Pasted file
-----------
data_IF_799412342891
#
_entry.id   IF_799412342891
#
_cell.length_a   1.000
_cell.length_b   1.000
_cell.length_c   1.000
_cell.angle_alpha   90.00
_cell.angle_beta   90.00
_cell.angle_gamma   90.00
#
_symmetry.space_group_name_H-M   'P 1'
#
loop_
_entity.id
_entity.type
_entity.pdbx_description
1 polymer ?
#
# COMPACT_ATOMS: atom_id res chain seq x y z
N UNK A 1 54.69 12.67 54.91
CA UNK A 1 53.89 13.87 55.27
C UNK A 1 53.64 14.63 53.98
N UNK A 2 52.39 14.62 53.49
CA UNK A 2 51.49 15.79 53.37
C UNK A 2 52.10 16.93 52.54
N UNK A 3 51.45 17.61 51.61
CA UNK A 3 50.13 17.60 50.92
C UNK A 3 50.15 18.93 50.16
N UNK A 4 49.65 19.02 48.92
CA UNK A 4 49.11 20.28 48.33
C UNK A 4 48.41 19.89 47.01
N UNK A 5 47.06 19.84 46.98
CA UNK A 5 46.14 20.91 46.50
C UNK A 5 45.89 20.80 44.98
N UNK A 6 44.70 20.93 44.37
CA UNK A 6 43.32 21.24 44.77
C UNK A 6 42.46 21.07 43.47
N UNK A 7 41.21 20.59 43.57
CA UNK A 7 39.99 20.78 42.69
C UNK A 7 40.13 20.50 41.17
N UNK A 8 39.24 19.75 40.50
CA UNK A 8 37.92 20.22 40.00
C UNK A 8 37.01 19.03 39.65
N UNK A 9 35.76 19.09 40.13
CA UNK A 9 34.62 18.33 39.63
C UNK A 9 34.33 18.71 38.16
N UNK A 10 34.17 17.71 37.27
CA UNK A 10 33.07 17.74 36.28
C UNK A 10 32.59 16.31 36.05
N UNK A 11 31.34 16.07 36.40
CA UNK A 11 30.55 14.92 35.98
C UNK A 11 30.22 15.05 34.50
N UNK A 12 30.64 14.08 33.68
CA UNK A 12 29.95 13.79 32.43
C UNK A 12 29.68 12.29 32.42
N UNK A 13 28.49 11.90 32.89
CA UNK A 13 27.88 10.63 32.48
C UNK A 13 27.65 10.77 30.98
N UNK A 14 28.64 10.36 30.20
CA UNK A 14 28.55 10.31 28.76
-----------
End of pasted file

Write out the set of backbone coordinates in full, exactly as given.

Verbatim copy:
data_IF_799412342891
#
_entry.id   IF_799412342891
#
_cell.length_a   1.000
_cell.length_b   1.000
_cell.length_c   1.000
_cell.angle_alpha   90.00
_cell.angle_beta   90.00
_cell.angle_gamma   90.00
#
_symmetry.space_group_name_H-M   'P 1'
#
loop_
_entity.id
_entity.type
_entity.pdbx_description
1 polymer ?
#
# COMPACT_ATOMS: atom_id res chain seq x y z
N UNK A 1 54.69 12.67 54.91
CA UNK A 1 53.89 13.87 55.27
C UNK A 1 53.64 14.63 53.98
N UNK A 2 52.39 14.62 53.49
CA UNK A 2 51.49 15.79 53.37
C UNK A 2 52.10 16.93 52.54
N UNK A 3 51.45 17.61 51.61
CA UNK A 3 50.13 17.60 50.92
C UNK A 3 50.15 18.93 50.16
N UNK A 4 49.65 19.02 48.92
CA UNK A 4 49.11 20.28 48.33
C UNK A 4 48.41 19.89 47.01
N UNK A 5 47.06 19.84 46.98
CA UNK A 5 46.14 20.91 46.50
C UNK A 5 45.89 20.80 44.98
N UNK A 6 44.70 20.93 44.37
CA UNK A 6 43.32 21.24 44.77
C UNK A 6 42.46 21.07 43.47
N UNK A 7 41.21 20.59 43.57
CA UNK A 7 39.99 20.78 42.69
C UNK A 7 40.13 20.50 41.17
N UNK A 8 39.24 19.75 40.50
CA UNK A 8 37.92 20.22 40.00
C UNK A 8 37.01 19.03 39.65
N UNK A 9 35.76 19.09 40.13
CA UNK A 9 34.62 18.33 39.63
C UNK A 9 34.33 18.71 38.16
N UNK A 10 34.17 17.71 37.27
CA UNK A 10 33.07 17.74 36.28
C UNK A 10 32.59 16.31 36.05
N UNK A 11 31.34 16.07 36.40
CA UNK A 11 30.55 14.92 35.98
C UNK A 11 30.22 15.05 34.50
N UNK A 12 30.64 14.08 33.68
CA UNK A 12 29.95 13.79 32.43
C UNK A 12 29.68 12.29 32.42
N UNK A 13 28.49 11.90 32.89
CA UNK A 13 27.88 10.63 32.48
C UNK A 13 27.65 10.77 30.98
N UNK A 14 28.64 10.36 30.20
CA UNK A 14 28.55 10.31 28.76